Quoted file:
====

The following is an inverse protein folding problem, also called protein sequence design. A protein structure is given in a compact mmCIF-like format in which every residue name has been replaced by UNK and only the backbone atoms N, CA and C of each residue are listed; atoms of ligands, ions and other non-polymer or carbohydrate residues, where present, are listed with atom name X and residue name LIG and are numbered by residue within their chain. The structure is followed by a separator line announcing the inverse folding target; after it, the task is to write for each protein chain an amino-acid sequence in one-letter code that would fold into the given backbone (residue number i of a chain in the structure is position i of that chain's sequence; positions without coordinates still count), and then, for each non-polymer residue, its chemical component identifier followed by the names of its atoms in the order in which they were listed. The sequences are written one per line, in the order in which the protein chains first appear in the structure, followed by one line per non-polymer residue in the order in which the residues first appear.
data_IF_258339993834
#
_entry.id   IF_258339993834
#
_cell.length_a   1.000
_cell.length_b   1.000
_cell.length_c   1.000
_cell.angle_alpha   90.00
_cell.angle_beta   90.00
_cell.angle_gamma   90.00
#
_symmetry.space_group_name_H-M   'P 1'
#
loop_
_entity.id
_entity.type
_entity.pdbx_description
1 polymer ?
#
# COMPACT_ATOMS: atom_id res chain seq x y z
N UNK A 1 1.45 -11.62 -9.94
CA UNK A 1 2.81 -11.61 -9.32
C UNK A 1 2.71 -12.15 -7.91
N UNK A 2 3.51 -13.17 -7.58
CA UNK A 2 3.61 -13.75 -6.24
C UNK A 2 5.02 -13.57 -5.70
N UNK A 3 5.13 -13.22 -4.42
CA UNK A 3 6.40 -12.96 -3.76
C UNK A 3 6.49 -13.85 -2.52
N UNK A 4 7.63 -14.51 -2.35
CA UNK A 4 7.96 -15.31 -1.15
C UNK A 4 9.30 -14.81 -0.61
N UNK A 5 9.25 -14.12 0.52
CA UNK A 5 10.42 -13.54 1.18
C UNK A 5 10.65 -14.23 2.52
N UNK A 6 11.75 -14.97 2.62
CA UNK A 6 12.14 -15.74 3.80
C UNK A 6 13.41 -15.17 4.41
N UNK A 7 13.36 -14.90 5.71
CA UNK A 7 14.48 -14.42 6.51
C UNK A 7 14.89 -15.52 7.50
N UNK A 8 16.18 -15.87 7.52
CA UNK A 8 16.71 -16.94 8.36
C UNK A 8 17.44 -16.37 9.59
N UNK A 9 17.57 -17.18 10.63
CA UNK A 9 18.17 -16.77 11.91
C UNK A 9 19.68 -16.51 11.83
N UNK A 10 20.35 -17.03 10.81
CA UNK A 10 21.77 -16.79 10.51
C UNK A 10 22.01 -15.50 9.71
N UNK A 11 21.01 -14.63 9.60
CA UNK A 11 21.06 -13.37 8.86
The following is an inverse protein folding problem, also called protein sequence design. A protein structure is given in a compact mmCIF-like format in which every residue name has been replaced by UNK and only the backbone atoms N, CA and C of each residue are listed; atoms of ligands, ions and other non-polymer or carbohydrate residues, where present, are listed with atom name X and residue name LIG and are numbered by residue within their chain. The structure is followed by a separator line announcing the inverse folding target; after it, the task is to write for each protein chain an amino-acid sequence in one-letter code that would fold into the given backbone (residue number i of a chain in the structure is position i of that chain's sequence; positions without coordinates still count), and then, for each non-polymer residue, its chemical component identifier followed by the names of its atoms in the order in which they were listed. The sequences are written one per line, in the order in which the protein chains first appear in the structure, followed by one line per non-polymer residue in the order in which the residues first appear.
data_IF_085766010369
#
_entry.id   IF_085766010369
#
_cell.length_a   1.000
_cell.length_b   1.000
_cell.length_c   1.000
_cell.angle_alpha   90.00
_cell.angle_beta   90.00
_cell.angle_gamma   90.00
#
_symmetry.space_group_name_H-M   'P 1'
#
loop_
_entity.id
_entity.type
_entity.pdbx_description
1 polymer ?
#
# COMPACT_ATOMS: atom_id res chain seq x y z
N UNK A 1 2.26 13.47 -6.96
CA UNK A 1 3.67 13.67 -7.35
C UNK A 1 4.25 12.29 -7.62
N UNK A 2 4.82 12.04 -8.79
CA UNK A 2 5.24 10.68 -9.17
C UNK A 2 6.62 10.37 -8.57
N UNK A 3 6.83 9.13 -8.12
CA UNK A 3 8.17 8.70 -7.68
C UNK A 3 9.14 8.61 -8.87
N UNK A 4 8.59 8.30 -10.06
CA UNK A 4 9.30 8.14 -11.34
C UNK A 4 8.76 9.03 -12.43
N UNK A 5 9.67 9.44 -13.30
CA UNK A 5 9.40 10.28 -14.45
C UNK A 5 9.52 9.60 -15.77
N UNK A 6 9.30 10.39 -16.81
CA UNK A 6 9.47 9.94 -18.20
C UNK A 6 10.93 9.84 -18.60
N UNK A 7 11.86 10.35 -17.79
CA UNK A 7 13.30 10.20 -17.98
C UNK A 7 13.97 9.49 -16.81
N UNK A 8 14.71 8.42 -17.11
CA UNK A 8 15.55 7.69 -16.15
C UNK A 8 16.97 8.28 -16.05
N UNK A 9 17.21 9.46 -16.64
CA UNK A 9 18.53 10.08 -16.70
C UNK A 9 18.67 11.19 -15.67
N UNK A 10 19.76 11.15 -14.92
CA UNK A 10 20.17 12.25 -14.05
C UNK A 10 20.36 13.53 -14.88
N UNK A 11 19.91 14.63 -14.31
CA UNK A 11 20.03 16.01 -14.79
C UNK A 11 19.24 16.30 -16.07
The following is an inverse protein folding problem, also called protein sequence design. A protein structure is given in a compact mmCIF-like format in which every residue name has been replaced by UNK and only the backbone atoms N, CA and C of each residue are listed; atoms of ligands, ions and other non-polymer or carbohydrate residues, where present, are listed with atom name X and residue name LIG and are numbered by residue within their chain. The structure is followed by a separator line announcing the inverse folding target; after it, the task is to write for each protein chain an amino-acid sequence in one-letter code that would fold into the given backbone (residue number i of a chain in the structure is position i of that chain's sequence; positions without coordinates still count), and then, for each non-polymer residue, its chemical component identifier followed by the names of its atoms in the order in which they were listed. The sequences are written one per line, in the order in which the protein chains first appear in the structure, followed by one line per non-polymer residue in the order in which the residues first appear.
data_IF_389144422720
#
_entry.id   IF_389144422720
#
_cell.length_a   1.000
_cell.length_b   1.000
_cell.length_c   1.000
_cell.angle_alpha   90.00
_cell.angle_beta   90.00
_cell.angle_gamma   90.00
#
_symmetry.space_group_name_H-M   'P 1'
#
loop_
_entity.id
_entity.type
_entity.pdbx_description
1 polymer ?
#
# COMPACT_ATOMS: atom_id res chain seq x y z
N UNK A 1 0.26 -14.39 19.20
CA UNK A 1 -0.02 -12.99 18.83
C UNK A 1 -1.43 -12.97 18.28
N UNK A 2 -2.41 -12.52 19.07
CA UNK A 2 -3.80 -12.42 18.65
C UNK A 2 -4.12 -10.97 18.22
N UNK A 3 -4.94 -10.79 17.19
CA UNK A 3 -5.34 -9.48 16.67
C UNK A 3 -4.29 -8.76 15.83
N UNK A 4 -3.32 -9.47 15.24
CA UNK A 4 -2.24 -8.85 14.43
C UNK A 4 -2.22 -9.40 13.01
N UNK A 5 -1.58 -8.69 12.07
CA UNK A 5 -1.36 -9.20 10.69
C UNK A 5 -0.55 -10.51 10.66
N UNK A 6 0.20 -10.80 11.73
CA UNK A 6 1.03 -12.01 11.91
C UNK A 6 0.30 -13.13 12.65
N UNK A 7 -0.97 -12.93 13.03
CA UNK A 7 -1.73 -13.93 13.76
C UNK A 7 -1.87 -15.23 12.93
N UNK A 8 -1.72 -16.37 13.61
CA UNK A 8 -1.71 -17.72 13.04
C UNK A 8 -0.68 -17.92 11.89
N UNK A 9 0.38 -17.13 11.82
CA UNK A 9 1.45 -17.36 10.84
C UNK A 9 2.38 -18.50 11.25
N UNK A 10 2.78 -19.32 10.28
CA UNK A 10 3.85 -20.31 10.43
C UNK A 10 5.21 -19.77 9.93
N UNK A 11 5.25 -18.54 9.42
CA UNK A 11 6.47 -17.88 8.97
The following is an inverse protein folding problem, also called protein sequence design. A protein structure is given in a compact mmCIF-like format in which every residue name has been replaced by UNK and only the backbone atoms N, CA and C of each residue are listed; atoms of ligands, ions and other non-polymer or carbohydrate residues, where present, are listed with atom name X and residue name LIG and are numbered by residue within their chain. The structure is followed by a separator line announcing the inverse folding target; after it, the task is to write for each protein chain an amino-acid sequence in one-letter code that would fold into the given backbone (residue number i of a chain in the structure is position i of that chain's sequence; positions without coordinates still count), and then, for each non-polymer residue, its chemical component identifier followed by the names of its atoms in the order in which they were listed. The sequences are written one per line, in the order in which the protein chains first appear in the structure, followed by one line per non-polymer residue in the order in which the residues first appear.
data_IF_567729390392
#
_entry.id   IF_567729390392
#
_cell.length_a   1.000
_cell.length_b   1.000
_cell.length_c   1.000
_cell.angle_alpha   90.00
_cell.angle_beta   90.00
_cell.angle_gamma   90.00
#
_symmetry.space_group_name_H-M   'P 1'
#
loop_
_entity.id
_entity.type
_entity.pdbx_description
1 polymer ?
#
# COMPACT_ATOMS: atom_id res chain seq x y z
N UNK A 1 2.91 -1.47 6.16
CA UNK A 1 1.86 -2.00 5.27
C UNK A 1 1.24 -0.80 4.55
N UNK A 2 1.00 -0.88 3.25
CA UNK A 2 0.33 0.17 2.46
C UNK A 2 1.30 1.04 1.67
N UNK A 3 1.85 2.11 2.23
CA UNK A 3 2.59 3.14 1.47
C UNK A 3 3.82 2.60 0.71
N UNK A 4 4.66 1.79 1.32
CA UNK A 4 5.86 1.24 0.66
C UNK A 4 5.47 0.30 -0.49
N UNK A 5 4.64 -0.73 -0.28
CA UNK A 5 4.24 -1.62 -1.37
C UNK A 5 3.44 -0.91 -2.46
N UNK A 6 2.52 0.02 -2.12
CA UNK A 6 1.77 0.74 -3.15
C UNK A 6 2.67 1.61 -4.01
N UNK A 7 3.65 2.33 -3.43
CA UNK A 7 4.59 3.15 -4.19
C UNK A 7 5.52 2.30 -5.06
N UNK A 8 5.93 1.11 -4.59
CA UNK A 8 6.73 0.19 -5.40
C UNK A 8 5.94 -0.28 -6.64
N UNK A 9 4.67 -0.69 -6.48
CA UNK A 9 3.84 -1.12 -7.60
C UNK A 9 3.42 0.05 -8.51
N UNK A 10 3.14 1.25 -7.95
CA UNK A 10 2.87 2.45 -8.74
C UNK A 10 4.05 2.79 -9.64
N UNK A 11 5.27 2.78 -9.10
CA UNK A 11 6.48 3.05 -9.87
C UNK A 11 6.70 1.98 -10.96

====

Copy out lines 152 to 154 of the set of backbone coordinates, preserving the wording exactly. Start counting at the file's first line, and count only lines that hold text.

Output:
C UNK A 8 -0.68 -17.92 11.89
N UNK A 9 0.38 -17.13 11.82
CA UNK A 9 1.45 -17.36 10.84